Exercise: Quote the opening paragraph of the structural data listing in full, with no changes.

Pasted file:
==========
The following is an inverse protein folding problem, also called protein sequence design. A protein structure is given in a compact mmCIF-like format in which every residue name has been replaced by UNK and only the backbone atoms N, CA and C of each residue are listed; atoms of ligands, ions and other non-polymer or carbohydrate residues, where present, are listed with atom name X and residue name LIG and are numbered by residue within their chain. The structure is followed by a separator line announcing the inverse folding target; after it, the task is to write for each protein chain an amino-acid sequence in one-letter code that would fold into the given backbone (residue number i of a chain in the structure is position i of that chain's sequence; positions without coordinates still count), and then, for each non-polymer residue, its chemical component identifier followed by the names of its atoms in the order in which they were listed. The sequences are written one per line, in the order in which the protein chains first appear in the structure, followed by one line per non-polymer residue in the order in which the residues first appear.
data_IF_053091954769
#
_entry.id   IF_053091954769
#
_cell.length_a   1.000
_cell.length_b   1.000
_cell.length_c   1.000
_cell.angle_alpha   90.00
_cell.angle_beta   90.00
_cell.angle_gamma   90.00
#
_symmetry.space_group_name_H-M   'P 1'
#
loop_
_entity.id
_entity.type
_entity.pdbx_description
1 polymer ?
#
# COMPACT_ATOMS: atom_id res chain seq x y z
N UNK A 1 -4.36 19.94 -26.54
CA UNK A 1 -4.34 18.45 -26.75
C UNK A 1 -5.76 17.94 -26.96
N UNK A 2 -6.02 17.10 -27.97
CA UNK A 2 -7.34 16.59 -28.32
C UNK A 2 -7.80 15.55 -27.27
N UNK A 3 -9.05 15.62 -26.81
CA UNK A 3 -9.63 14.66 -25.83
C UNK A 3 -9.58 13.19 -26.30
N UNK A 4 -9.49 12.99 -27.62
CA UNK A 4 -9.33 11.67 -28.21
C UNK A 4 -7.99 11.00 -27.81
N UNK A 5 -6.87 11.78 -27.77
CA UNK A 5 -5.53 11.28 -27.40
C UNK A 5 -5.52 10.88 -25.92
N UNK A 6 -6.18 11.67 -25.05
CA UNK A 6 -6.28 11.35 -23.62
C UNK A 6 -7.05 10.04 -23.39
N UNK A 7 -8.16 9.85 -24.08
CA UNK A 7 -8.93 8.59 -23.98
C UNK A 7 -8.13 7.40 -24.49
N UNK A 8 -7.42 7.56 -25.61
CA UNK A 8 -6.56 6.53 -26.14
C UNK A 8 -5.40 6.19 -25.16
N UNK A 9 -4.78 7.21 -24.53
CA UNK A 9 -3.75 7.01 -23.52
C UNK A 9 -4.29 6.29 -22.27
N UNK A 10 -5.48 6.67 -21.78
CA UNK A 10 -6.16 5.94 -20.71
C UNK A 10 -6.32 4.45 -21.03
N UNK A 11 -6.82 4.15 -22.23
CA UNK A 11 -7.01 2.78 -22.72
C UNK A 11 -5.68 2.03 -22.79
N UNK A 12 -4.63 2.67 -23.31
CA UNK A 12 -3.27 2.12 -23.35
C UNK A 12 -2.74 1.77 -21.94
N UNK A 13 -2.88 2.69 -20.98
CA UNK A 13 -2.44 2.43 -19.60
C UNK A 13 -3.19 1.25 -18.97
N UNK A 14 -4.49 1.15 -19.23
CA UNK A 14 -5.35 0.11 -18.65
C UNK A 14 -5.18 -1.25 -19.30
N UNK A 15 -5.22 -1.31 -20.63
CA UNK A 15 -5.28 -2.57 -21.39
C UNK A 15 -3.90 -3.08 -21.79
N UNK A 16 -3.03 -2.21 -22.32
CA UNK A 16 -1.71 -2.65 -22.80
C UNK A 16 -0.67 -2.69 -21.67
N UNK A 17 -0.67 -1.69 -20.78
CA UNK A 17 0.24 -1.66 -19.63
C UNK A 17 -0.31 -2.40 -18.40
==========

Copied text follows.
The following is an inverse protein folding problem, also called protein sequence design. A protein structure is given in a compact mmCIF-like format in which every residue name has been replaced by UNK and only the backbone atoms N, CA and C of each residue are listed; atoms of ligands, ions and other non-polymer or carbohydrate residues, where present, are listed with atom name X and residue name LIG and are numbered by residue within their chain. The structure is followed by a separator line announcing the inverse folding target; after it, the task is to write for each protein chain an amino-acid sequence in one-letter code that would fold into the given backbone (residue number i of a chain in the structure is position i of that chain's sequence; positions without coordinates still count), and then, for each non-polymer residue, its chemical component identifier followed by the names of its atoms in the order in which they were listed. The sequences are written one per line, in the order in which the protein chains first appear in the structure, followed by one line per non-polymer residue in the order in which the residues first appear.